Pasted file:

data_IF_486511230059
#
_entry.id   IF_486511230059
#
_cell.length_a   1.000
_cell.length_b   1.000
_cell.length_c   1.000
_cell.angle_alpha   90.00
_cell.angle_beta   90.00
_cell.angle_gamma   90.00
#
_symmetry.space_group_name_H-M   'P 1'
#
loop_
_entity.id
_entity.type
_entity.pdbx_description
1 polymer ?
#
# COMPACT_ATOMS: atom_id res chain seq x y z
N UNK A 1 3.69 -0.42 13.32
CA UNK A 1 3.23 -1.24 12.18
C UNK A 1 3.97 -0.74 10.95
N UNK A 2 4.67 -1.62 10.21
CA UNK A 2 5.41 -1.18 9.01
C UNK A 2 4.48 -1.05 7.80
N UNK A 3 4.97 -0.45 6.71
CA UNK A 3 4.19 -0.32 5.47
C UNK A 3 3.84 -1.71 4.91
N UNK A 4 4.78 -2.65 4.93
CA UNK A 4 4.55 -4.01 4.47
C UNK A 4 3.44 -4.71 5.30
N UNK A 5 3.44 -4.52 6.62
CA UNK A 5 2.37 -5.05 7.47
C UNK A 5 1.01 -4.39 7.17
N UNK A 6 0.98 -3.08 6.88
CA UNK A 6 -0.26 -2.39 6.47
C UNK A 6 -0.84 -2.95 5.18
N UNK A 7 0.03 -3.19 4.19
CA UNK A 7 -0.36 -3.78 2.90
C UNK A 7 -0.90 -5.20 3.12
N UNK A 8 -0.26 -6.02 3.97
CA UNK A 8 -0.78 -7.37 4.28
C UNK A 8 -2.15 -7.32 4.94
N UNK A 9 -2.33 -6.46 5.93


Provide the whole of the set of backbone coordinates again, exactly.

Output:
data_IF_486511230059
#
_entry.id   IF_486511230059
#
_cell.length_a   1.000
_cell.length_b   1.000
_cell.length_c   1.000
_cell.angle_alpha   90.00
_cell.angle_beta   90.00
_cell.angle_gamma   90.00
#
_symmetry.space_group_name_H-M   'P 1'
#
loop_
_entity.id
_entity.type
_entity.pdbx_description
1 polymer ?
#
# COMPACT_ATOMS: atom_id res chain seq x y z
N UNK A 1 3.69 -0.42 13.32
CA UNK A 1 3.23 -1.24 12.18
C UNK A 1 3.97 -0.74 10.95
N UNK A 2 4.67 -1.62 10.21
CA UNK A 2 5.41 -1.18 9.01
C UNK A 2 4.48 -1.05 7.80
N UNK A 3 4.97 -0.45 6.71
CA UNK A 3 4.19 -0.32 5.47
C UNK A 3 3.84 -1.71 4.91
N UNK A 4 4.78 -2.65 4.93
CA UNK A 4 4.55 -4.01 4.47
C UNK A 4 3.44 -4.71 5.30
N UNK A 5 3.44 -4.52 6.62
CA UNK A 5 2.37 -5.05 7.47
C UNK A 5 1.01 -4.39 7.17
N UNK A 6 0.98 -3.08 6.88
CA UNK A 6 -0.26 -2.39 6.47
C UNK A 6 -0.84 -2.95 5.18
N UNK A 7 0.03 -3.19 4.19
CA UNK A 7 -0.36 -3.78 2.90
C UNK A 7 -0.90 -5.20 3.12
N UNK A 8 -0.26 -6.02 3.97
CA UNK A 8 -0.78 -7.37 4.28
C UNK A 8 -2.15 -7.32 4.94
N UNK A 9 -2.33 -6.46 5.93